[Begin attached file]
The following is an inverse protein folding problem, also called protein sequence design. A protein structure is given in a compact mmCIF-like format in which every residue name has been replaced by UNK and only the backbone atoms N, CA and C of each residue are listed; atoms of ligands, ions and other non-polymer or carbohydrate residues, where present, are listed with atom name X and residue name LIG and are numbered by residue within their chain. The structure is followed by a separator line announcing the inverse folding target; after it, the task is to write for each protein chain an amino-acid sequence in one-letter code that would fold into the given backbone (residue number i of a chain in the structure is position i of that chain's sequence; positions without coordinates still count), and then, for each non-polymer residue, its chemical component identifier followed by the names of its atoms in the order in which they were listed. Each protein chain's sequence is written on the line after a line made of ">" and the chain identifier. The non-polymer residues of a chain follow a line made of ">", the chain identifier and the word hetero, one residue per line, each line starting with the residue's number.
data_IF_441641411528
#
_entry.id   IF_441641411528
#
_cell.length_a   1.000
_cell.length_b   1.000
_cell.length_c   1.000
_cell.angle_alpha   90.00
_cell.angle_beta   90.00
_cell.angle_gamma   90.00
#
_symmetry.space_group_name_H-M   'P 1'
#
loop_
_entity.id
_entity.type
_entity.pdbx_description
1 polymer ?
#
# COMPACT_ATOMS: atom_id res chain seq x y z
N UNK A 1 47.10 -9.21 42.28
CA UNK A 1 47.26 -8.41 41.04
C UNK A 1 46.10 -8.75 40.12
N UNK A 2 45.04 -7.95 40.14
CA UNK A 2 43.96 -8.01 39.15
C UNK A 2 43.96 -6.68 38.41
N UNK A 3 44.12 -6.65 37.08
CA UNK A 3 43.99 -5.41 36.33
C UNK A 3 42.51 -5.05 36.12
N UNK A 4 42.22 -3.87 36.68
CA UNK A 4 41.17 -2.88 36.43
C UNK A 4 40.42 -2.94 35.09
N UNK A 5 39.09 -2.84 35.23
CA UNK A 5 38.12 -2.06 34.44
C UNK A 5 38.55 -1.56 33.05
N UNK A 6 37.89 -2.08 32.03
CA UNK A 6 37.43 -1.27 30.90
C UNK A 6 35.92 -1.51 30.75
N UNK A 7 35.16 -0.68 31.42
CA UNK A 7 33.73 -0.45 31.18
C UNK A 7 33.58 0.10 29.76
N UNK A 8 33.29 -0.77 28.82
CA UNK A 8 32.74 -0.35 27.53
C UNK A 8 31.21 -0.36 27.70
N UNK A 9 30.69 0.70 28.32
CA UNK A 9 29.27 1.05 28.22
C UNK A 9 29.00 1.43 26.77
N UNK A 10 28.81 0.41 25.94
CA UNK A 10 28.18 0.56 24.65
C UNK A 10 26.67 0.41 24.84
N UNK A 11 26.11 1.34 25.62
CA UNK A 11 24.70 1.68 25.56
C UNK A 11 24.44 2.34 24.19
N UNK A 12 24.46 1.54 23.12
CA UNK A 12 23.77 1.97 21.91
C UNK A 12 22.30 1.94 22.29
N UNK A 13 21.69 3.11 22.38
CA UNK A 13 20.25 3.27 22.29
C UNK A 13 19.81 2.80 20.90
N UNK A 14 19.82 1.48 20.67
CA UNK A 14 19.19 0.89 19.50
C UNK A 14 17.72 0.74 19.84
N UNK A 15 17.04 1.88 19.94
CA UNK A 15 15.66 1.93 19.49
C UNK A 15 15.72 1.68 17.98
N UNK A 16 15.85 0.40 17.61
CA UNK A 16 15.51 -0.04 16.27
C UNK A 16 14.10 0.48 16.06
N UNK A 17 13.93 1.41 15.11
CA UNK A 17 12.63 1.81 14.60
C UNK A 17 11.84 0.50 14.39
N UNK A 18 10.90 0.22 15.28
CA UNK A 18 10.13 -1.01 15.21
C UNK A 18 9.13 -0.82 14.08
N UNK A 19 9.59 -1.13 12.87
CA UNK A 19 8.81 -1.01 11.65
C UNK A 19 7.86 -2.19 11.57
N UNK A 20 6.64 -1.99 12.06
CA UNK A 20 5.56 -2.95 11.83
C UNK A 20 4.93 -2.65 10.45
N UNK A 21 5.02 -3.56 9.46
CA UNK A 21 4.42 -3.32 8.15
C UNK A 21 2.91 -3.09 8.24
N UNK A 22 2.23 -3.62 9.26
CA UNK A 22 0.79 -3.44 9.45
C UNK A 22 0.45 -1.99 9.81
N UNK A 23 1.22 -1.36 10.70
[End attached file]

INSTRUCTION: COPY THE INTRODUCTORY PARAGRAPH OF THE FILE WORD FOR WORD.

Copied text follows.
The following is an inverse protein folding problem, also called protein sequence design. A protein structure is given in a compact mmCIF-like format in which every residue name has been replaced by UNK and only the backbone atoms N, CA and C of each residue are listed; atoms of ligands, ions and other non-polymer or carbohydrate residues, where present, are listed with atom name X and residue name LIG and are numbered by residue within their chain. The structure is followed by a separator line announcing the inverse folding target; after it, the task is to write for each protein chain an amino-acid sequence in one-letter code that would fold into the given backbone (residue number i of a chain in the structure is position i of that chain's sequence; positions without coordinates still count), and then, for each non-polymer residue, its chemical component identifier followed by the names of its atoms in the order in which they were listed. Each protein chain's sequence is written on the line after a line made of ">" and the chain identifier. The non-polymer residues of a chain follow a line made of ">", the chain identifier and the word hetero, one residue per line, each line starting with the residue's number.